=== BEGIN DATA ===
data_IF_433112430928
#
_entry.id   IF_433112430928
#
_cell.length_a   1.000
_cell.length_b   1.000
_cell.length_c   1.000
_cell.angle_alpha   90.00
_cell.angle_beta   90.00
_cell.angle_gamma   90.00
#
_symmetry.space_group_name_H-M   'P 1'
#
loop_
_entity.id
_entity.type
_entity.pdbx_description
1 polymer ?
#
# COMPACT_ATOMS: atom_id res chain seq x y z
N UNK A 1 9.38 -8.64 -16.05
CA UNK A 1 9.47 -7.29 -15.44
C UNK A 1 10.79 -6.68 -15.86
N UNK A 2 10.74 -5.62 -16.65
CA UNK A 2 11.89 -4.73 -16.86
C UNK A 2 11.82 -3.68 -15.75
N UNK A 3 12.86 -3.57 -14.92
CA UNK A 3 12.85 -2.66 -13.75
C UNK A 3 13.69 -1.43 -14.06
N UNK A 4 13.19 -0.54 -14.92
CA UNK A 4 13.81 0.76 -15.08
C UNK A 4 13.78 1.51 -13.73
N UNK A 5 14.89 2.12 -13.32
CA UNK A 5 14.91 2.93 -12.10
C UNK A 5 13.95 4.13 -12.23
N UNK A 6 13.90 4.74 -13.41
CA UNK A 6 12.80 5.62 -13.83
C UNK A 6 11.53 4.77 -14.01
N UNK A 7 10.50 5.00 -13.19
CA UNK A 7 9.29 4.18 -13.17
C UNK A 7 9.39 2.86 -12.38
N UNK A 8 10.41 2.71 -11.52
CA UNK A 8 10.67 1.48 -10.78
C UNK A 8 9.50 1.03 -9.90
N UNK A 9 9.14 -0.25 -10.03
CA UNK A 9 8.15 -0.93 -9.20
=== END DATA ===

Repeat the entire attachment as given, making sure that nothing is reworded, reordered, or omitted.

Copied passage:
data_IF_433112430928
#
_entry.id   IF_433112430928
#
_cell.length_a   1.000
_cell.length_b   1.000
_cell.length_c   1.000
_cell.angle_alpha   90.00
_cell.angle_beta   90.00
_cell.angle_gamma   90.00
#
_symmetry.space_group_name_H-M   'P 1'
#
loop_
_entity.id
_entity.type
_entity.pdbx_description
1 polymer ?
#
# COMPACT_ATOMS: atom_id res chain seq x y z
N UNK A 1 9.38 -8.64 -16.05
CA UNK A 1 9.47 -7.29 -15.44
C UNK A 1 10.79 -6.68 -15.86
N UNK A 2 10.74 -5.62 -16.65
CA UNK A 2 11.89 -4.73 -16.86
C UNK A 2 11.82 -3.68 -15.75
N UNK A 3 12.86 -3.57 -14.92
CA UNK A 3 12.85 -2.66 -13.75
C UNK A 3 13.69 -1.43 -14.06
N UNK A 4 13.19 -0.54 -14.92
CA UNK A 4 13.81 0.76 -15.08
C UNK A 4 13.78 1.51 -13.73
N UNK A 5 14.89 2.12 -13.32
CA UNK A 5 14.91 2.93 -12.10
C UNK A 5 13.95 4.13 -12.23
N UNK A 6 13.90 4.74 -13.41
CA UNK A 6 12.80 5.62 -13.83
C UNK A 6 11.53 4.77 -14.01
N UNK A 7 10.50 5.00 -13.19
CA UNK A 7 9.29 4.18 -13.17
C UNK A 7 9.39 2.86 -12.38
N UNK A 8 10.41 2.71 -11.52
CA UNK A 8 10.67 1.48 -10.78
C UNK A 8 9.50 1.03 -9.90
N UNK A 9 9.14 -0.25 -10.03
CA UNK A 9 8.15 -0.93 -9.20